12 Jul Security or useability? IT strategies to limit the trade-off
As cyber risks continue to evolve at an alarming rate, organisations are moving up the maturity levels with their security frameworks and controls for locking down data and devices. But progress sometimes comes with impacts on useability and flexibility for employees. In today’s hot talent market, this is a trade-off leaders would be wise to resolve, or at the very least minimise.
When it comes to priorities within IT teams and across organisations as a whole, cyber risk awareness and action are right up there as a major concern. According to global insurer Aon, cyberattacks and data breaches are seen as the top risk companies now face. And it’s not just Chief Technical Officers who have these threats on their radar. With the brand damage and financial fallout that can result from a breach, other C-suite leaders and board members are also under pressure to show they’re investing in the strongest security measures to keep customers’ data safe and protect essential data and services that enable them to operate.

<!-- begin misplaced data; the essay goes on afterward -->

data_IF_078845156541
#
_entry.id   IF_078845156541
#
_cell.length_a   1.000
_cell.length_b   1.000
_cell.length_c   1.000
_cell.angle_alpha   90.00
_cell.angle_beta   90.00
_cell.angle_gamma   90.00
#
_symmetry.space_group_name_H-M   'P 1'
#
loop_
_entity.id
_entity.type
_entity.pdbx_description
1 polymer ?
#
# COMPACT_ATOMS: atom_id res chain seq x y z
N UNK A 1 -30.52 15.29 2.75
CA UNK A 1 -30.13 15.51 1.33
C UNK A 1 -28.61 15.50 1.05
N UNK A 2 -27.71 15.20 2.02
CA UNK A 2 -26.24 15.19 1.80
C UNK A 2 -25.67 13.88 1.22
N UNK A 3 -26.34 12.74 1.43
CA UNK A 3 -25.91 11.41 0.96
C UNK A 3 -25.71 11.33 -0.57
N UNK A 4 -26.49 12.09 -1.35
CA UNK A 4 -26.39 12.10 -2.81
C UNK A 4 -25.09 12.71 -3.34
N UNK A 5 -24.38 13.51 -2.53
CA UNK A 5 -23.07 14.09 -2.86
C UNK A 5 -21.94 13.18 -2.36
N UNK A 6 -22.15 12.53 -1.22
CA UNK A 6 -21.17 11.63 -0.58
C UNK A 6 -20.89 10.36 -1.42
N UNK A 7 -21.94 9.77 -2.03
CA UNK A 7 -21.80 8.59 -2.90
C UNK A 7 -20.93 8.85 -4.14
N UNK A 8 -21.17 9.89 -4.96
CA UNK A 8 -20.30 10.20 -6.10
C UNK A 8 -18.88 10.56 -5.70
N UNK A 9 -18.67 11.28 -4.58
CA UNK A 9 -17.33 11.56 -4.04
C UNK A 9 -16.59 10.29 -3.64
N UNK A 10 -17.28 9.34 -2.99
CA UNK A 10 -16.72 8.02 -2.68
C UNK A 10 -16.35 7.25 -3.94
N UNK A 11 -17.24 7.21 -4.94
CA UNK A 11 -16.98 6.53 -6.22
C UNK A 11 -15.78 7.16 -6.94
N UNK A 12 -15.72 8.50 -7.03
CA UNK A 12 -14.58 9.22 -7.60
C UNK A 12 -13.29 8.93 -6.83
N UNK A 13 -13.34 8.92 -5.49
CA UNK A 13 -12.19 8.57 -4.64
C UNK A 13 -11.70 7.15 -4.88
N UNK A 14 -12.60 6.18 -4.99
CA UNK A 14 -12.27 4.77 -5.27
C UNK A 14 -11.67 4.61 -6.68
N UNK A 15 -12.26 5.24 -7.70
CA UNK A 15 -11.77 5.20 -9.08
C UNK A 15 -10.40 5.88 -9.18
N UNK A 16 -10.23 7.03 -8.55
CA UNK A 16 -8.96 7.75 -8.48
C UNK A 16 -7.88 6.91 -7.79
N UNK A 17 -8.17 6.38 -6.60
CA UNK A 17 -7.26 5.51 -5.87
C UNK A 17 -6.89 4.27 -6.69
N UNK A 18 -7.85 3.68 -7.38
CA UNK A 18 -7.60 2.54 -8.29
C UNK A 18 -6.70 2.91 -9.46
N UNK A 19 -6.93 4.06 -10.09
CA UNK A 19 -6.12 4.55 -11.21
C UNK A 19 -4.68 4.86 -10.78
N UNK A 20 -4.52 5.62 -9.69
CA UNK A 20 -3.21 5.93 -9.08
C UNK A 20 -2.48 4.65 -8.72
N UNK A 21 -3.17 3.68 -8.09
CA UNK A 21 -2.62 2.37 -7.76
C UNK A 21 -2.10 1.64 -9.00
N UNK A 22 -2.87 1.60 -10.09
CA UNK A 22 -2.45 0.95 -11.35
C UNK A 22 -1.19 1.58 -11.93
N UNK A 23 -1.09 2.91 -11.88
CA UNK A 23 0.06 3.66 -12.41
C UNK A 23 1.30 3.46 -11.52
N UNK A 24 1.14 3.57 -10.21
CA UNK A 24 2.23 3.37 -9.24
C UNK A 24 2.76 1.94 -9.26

The risk of cyberattacks and data breaches ranked number one and is also projected to be a top risk in 2024. In fact, cyber security is perceived as a top 10 risk by every surveyed sector and for all job roles, including CFOs, CEOs and chief people officers.
Securing talent and data
During the rapid pivot to remote working triggered by the global pandemic, device security has moved up the cyber agenda. Devices as access points to team members, tools and data became even more essential to both knowledge and frontline workers. At the same time, the vulnerabilities of both corporate and BYO devices were stress tested as organisations and their IT and cyber teams scrambled to keep up with the new remote working model. And as they’ve moved up through the maturity levels to realise all the benefits of modern end point management, each extra risk mitigation layer comes with more restrictions for the apps, data and functions a device can access.
Given the high stakes involved with cyber risk, the issue of enhancing device security at the expense of useability might not seem that important. But when you consider the importance of employee experience in the current job market, there’s a clear agenda clash for decision makers to resolve. Here in Australia, research from KPMG suggests access to talent is looming just as large as cyber incidents in the minds of C-suite leaders.